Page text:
"Our Mann in America" is a weekly column discussing the big talking points in the U.S. for an international audience. Jonathan Mann is an anchor for CNN International and the host of Political Mann.
(CNN) -- If a grown man likes to dress up and pretend he's a Nazi killer, is that a problem?
One candidate in America's upcoming Congressional elections acknowledges the satisfaction he gets from historical re-enactments, drawing attention to both a strange subculture and a surprising twist in Republican Party politics.
"The whole purpose of re-enacting is educating people," Rich Iott, a Republican candidate in the state of Ohio said this week. "This is just another way to communicate a story and keep alive the history of World War Two."
The history of World War Two is just one of several conflicts that Iott says he helped imitate as costume-drama he could enjoy with his son. In that role, he assumed the identity of "Reinhard Pferdmann," a fictitious member of a real division of the Waffen SS, the armed wing of the Nazi Party.
Iott's adopted unit was accused of war crimes and once included infamous sadist Joseph Mengele in its ranks. Though re-enactments are fairly common in America, this kind of Nazi playtime is an unusual way for am American parent to raise a child.
Republican Eric Cantor, a Jewish lawmaker who is one of the party's most powerful members of Congress, quickly condemned it. "I would absolutely repudiate that and not support an individual who would do something like that," Cantor said.
Military re-enactment is, to be sure, a popular hobby that appeals to people far beyond American borders. British history buffs re-fight wars of the 17th century. Russian enthusiasts stage the 1812 Battle of Borodino every year, predictably punishing Napoleon every time. (One of them fired the blanks in his gunpowder pistol close enough to CNN correspondent Ivan Watson to damage his hearing).
But re-enactment may be most popular in the U.S., where devotees gather just about every weekend with the distinctive weapons and garb of the Civil War, enjoying or ignoring the gaze of quizzical onlookers on the sidelines.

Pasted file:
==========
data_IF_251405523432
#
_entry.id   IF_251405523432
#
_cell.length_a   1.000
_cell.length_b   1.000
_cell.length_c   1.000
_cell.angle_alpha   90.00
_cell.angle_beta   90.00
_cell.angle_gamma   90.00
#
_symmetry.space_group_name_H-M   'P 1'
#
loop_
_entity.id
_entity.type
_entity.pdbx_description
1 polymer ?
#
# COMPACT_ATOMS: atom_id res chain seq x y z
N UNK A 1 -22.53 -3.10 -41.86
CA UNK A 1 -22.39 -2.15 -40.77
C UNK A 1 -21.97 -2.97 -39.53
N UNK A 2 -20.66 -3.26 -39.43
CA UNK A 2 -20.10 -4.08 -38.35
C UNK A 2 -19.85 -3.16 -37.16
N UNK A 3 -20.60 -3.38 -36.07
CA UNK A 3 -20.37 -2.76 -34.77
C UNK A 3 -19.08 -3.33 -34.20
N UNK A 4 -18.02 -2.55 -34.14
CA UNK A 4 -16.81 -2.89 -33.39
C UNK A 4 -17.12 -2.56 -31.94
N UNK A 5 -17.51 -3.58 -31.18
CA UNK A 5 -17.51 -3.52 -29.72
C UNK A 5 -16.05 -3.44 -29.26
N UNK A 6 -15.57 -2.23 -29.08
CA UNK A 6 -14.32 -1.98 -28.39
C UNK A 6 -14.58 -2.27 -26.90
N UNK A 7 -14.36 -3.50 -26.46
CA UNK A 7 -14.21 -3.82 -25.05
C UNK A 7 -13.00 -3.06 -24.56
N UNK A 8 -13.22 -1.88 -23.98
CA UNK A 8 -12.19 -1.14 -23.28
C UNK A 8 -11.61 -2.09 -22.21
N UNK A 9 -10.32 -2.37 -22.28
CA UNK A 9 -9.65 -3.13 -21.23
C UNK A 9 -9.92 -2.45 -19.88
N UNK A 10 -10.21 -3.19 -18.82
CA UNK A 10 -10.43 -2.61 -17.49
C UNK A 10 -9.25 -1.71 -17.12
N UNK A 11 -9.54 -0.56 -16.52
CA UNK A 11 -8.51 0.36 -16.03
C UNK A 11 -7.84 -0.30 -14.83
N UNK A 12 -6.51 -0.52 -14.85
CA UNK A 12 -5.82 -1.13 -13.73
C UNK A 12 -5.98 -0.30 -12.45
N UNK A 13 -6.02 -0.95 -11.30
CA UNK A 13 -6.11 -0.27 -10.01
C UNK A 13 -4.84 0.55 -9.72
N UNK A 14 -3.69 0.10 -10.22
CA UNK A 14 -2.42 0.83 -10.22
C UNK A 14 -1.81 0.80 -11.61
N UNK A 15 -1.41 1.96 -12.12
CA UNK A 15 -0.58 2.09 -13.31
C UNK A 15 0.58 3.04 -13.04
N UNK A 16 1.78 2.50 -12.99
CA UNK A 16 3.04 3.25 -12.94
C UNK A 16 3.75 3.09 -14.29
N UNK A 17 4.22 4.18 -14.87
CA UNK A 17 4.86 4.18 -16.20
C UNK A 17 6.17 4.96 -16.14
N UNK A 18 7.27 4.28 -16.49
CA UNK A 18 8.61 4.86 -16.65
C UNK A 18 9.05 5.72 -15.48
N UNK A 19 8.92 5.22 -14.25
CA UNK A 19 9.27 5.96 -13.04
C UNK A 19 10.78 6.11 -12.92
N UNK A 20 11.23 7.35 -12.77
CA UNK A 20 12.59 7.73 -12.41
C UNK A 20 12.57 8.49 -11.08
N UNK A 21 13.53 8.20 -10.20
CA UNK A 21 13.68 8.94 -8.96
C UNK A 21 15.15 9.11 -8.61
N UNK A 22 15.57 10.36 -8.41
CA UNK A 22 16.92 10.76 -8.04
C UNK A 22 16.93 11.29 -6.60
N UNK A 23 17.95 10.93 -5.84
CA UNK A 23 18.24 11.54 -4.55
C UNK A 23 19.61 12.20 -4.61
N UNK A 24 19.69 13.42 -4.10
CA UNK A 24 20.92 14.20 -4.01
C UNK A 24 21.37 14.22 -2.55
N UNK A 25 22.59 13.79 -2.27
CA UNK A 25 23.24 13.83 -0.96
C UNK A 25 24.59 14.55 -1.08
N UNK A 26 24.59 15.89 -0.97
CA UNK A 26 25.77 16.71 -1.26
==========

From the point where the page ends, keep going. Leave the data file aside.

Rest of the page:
A lot of Americans are watching from the sidelines now because Iott, an Ohio businessman making his first attempt at elected office, has joined a growing list of candidates with surprises swirling around them.
Several of them are favorites of the Tea Party, an anti-incumbent insurgency that is growing, mostly among Republicans. It is precisely because the Tea Party supports new, untested candidates that some of them have startled the public.
Senate hopeful Christine O'Donnell is a self-described religious conservative who acknowledged that she once "dabbled in witchcraft." She is now broadcasting advertisements with an unusual campaign pitch: "I am not a witch."
Carl Paladino, a candidate for governor of New York state, was quickly dubbed "Crazy Carl" in the press for intemperate outbursts and the angry tone of his campaign.
He publicly threatened to "take out " a troublesome reporter, using colorful slang to suggest physical assault or worse. But Democrats have nominated a strange candidate of their own: an unemployed and previously unknown figure named Alvin Greene, the party's nominee for the U.S. Senate in South Carolina, whose most remarkable attribute is that he is being prosecuted on pornography charges.
They're the kind of personalities that pop up in American public life from time to time, making the U.S. seem as much an oversized circus as a super-power.
You never have to wait long for the next memorable performance. But there are limits to what the audience will accept. America's Conservatives really are conservative after all, and its Liberals invented a concept called "Political Correctness" to set their own standards for appropriate talk and behavior.
This is a testy time in American life, with all kinds of candidates emerging to express discontent with the country's political class. One of them is denying she was ever really involved in the occult. Another is trying to distance himself from some dirty pictures. Now that we've been introduced to an unapologetic Nazi imitator, you can only wonder who's next.